However, let’s start with the camera body. There are four external controls that form the creative base of the GXR system. Located on the top right is the Mode dial, which Ricoh refers to as the Up-down dial, and on the back is the Adj dial. These allow you to choose which shooting mode you use, with a choice of full auto, program shift, aperture-priority, shutter-priority and full manual, and to control the settings of the particular mode you’ve chosen.
So when I set the GXR in its manual mode, by default the Up-down dial sets the aperture and the Adj button sets the shutter speed. By then pressing the Adj dial you can quickly adjust five different commonly used settings: White Balance, ISO Speed, Quality, Image Settings and the AF Target. The AF Target is a useful setting that allows you to shift the target for AF or AE or both, without having to move the camera, which I found to be particularly useful.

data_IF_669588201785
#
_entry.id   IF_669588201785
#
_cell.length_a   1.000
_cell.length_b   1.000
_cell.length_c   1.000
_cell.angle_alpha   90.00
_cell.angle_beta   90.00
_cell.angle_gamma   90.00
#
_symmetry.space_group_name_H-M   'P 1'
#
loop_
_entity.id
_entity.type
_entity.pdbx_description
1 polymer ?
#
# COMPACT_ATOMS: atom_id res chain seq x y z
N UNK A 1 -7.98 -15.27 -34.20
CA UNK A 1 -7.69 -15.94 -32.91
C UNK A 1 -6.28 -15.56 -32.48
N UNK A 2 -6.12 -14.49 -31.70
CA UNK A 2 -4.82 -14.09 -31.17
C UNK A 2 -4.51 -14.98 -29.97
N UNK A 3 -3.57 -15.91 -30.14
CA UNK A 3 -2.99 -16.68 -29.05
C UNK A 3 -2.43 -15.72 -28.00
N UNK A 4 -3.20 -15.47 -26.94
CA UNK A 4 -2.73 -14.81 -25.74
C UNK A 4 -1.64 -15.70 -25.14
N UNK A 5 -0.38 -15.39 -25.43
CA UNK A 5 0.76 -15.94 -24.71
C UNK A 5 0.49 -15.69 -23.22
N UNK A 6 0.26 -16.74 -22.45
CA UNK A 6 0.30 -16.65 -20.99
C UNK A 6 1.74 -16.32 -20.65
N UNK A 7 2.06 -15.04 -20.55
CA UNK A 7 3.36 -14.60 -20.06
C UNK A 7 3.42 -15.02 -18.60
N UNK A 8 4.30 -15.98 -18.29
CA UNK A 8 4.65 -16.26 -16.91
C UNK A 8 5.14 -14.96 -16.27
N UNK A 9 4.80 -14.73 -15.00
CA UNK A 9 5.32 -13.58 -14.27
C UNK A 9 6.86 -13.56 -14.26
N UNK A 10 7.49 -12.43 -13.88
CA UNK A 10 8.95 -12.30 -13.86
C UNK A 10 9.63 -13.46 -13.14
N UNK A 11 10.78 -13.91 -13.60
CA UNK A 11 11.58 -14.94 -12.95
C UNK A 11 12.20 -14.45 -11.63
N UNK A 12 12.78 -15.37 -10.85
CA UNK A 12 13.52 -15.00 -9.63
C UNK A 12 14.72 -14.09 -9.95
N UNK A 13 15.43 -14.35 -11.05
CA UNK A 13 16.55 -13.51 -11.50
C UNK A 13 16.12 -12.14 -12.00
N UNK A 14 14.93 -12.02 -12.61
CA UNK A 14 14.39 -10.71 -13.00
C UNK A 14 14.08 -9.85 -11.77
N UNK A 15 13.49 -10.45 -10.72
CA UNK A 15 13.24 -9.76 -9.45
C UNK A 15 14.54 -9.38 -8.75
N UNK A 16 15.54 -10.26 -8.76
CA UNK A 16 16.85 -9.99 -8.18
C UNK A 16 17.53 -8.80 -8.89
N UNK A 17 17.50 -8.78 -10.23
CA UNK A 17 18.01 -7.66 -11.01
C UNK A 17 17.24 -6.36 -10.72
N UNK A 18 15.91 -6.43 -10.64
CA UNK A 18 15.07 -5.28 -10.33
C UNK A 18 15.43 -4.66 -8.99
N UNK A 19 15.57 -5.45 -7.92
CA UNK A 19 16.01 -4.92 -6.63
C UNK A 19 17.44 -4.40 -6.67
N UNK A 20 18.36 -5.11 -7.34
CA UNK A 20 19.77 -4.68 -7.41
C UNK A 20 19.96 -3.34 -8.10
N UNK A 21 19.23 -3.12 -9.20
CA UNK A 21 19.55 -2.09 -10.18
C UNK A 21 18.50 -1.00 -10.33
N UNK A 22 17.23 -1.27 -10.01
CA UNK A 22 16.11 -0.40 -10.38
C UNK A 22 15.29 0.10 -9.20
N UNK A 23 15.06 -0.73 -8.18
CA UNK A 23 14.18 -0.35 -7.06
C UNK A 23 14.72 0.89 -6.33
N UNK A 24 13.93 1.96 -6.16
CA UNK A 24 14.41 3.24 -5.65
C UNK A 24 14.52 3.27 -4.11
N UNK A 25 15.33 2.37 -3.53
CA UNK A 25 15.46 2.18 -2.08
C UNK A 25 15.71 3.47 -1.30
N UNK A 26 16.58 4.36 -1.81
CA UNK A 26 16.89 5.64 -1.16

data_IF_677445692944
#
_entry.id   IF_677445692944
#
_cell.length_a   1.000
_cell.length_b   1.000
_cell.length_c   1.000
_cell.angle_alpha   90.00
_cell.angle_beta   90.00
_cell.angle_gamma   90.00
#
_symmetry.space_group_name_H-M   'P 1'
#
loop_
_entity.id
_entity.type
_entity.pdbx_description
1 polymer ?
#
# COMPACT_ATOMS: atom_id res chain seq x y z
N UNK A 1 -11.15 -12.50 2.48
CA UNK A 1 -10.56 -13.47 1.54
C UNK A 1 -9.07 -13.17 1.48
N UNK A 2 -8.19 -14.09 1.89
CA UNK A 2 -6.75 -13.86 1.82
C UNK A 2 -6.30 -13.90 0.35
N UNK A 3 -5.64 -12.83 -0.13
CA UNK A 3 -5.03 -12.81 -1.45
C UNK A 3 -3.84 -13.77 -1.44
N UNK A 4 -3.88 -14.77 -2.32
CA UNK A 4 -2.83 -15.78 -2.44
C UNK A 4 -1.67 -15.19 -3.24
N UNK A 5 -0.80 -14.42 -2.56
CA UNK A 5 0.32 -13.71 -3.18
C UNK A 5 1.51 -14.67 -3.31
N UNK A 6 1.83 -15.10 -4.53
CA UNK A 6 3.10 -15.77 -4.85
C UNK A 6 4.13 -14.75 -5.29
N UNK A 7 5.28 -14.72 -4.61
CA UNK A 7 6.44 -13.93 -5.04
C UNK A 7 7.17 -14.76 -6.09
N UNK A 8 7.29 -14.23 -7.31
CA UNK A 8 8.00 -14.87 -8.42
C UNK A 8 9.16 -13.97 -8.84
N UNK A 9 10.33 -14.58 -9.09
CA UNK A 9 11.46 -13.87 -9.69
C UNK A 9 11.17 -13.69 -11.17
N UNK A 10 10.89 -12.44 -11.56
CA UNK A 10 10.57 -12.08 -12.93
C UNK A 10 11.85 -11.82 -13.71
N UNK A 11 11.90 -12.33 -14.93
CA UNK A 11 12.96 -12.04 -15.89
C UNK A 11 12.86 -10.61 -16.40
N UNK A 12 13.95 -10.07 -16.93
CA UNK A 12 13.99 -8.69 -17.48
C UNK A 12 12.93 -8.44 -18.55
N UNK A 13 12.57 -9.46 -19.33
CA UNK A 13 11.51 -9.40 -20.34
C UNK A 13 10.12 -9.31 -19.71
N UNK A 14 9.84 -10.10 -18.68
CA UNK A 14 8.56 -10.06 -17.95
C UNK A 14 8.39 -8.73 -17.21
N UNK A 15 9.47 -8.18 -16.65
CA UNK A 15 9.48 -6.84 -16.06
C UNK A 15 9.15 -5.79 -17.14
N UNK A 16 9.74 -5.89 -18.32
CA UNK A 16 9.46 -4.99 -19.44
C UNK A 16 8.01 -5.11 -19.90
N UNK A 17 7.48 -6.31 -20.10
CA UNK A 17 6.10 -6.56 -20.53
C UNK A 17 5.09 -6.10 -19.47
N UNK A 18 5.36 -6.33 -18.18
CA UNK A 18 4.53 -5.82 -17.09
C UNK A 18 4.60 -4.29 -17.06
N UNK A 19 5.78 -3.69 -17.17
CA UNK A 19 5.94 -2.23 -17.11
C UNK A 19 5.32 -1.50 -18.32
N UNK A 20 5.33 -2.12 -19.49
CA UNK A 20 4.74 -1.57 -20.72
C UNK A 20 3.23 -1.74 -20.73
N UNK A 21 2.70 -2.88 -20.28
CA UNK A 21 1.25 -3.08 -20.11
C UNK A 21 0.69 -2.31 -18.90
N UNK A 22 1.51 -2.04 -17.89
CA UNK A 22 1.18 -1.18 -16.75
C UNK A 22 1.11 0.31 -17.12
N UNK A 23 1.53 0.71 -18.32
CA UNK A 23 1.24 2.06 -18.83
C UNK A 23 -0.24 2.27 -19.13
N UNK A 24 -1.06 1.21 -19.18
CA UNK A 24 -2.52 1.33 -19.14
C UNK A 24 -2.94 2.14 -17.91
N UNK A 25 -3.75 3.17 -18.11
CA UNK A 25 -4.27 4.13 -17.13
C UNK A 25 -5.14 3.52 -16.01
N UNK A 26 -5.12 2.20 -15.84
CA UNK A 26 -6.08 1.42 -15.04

If you’re going to use the GXR for all your different photographic needs as Ricoh wants you to, you’re going to need to set customised settings. The GXR offers three My Settings modes accessible via the Mode control. The two Function (Fn) buttons can also be customised and the navigation pad on the rear offers both Fn1 and Fn2 settings, which can be re-configured as well. Useful, as by default they alter the focus type and the manual flash strength.
The 3in, 920K LCD screen is the same as those on the Ricoh CX1 and GR Digital III. This is a good thing as it is a fantastic screen and one of the best I’ve ever used on this size of camera. The high-resolution LCD provides a wide viewing angle and high contrast, with a special fluorine coat and hard coating to prevent scratches, plus 100% sRGB coverage for more accurate colour reproduction.